Tech's Files: The Joys and Perils of Used Gear

Apr 1, 2009 12:00 PM, By Eddie Ciletti



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The next step is to capture and loop a section, and alternately solo each track, and then see if you can identify which device the artifacts belong to. Keep in mind that distortion is typically below 1 percent, so it won't be obvious. Assuming you get a decent subtractive null, the device that sounds “louder,” richer and, yes, warmer most likely has the higher distortion. This matter of personal taste also extends itself to hardware-vs.-software comparisons. Lack of null cancellation typically implies latency. After capturing raw and processed analog tracks, zoom in to determine the latent channel and then insert a sample delay on the opposite channel to compensate.

Hiss and hum levels are typically higher for vintage gear due to the tolerances of that era — analog tape was always noisier; turntable rumble overshadowed hum on the original recording. Selecting low-noise components (tubes, transistors, FETs and resistors) can lower hiss. Bringing the power supply into the modern era can reduce hum. This can be as simple as replacing/upgrading parts, or as complex as adding regulation and improving ground distribution. And here, “original” doesn't necessarily equal “better.”

Kicking the tires on a car may not show much, but looking under the hood can be revealing. Excessive heat turns circuit boards brown, makes resistors hard to read and reduces capacitor life. Shorted capacitors can cause power transformers to overheat and fail. Speaking of visual inspections, Fletcher from Mercenary Audio offers this tip: Silkscreen wear-pattern around major controls (like control room level) is a sign of heavy use. Pop the hood and look for replaced parts (like capacitors) and other signs of good routine maintenance.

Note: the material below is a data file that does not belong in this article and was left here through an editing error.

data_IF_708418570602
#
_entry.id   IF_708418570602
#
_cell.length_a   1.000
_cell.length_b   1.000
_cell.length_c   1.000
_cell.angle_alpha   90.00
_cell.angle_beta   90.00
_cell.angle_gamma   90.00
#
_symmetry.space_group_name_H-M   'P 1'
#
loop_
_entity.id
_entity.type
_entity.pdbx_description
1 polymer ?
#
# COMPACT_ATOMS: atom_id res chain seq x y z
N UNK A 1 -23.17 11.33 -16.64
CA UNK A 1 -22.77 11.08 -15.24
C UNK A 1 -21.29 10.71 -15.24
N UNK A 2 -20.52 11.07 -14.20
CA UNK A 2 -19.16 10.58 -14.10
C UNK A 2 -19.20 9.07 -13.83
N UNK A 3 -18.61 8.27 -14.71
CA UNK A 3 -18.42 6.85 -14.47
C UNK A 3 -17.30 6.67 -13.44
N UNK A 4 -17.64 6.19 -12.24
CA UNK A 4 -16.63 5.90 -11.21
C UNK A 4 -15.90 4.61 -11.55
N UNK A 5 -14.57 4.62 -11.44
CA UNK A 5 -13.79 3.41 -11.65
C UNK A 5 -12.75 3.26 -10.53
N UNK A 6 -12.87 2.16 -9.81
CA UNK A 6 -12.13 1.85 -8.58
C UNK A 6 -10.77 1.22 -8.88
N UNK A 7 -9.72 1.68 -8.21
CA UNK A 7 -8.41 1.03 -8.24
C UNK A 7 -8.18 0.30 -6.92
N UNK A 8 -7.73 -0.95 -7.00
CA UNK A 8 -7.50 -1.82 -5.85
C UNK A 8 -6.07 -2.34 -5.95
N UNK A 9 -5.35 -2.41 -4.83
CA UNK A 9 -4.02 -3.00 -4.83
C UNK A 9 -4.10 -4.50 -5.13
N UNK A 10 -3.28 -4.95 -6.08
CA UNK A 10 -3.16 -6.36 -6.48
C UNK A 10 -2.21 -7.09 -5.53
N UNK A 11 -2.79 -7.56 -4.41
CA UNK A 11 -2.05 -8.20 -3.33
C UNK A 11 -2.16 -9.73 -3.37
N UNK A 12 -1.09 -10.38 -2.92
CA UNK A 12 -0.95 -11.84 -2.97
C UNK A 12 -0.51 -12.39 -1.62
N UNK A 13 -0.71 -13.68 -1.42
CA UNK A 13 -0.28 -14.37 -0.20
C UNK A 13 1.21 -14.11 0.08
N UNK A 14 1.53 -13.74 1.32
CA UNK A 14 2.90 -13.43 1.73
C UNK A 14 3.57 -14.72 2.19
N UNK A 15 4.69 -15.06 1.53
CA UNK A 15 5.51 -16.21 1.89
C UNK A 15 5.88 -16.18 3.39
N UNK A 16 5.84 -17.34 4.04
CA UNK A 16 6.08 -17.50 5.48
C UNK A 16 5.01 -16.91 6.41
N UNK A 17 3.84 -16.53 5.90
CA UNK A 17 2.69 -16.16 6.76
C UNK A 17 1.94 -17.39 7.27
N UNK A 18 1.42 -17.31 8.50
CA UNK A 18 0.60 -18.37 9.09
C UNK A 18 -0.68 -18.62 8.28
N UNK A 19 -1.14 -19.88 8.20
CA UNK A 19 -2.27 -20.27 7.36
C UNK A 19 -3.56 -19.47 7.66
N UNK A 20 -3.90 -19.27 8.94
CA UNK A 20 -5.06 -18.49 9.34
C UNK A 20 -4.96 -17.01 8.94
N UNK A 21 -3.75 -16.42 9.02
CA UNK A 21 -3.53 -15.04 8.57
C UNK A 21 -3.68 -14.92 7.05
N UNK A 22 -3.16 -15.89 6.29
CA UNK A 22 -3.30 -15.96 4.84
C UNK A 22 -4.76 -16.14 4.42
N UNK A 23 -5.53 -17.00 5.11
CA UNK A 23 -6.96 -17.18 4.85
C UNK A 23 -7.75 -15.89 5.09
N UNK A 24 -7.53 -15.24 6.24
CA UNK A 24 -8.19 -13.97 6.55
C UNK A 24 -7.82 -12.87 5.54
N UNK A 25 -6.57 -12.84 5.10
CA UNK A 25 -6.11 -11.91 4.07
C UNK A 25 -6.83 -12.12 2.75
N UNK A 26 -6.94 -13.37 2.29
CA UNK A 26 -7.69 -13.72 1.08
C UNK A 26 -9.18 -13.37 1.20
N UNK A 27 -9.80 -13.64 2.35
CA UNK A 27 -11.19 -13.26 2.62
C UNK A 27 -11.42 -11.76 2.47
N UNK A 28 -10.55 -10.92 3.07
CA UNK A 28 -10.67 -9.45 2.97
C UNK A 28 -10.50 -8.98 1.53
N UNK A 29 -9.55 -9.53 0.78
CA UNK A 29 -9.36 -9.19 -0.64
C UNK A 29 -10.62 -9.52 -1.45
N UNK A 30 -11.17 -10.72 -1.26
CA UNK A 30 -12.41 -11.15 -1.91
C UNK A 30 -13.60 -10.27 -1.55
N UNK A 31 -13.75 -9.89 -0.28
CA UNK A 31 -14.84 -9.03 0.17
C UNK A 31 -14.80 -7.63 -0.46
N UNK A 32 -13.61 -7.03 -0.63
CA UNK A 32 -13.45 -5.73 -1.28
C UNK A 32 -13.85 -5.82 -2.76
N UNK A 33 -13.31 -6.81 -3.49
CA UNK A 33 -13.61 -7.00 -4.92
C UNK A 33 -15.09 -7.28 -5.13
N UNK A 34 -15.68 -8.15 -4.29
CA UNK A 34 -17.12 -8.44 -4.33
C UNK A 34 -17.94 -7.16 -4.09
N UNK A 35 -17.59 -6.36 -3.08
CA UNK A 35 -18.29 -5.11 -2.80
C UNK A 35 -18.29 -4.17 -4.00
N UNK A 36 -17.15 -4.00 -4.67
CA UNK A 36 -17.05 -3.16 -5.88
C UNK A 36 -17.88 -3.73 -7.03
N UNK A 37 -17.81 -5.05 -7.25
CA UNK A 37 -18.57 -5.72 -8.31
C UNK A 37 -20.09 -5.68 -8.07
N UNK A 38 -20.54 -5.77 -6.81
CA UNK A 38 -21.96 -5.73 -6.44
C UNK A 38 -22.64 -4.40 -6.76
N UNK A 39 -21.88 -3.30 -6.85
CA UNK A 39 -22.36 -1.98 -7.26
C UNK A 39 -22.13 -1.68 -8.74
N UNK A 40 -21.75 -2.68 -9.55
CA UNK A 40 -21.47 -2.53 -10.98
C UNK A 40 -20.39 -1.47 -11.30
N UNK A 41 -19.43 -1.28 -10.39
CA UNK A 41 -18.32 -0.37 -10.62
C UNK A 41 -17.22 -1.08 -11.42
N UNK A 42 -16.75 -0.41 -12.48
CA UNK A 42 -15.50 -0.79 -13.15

The Final Tweak

We all want a low-mileage piece of gear owned by the little old lady from Pasadena, but these items are rare. Vintage audio gear was typically powered 24/7, often in a smoky environment, which means it will require a healthy dose of TLC.

I'm always amazed by the amount of vintage recording equipment that has narrowly avoided the dumpster. Back in the mid-'80s, when ABC was upgrading its video facilities, I remember a station wagon pulling up to Ramco Electronic Surplus on Canal Street in New York City. It was filled with Pultec equalizers that were selling for $95 each!

Back then, I didn't have the money. But even today, there are still good deals to be had for recent and vintage gear — if you're willing to look around and apply some care and common sense.

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Capacitors are in every piece of audio gear, and of all of the passive electronic components, they have the shortest life expectancy. Bad caps in a power supply cause hum. In the audio path, open caps filter low frequencies, and shorted caps pass DC instead of blocking it. (Mis-biased tubes, transistors and op amps will distort and run hot, causing premature failure.)

In vintage gear, switch contacts were larger, had greater spring tension, a thicker precious-metal plating, and with daily use were inherently self-cleaning. The design was either “open” or easily disassembled for cleaning. From the '70s onward, switches and pots got smaller, and had less contact pressure, and thinner plating and conductive coating. Modern parts are typically sealed, making them nearly impossible to expose, and they are often custom-made so generic parts won't fit.
Eddie Ciletti

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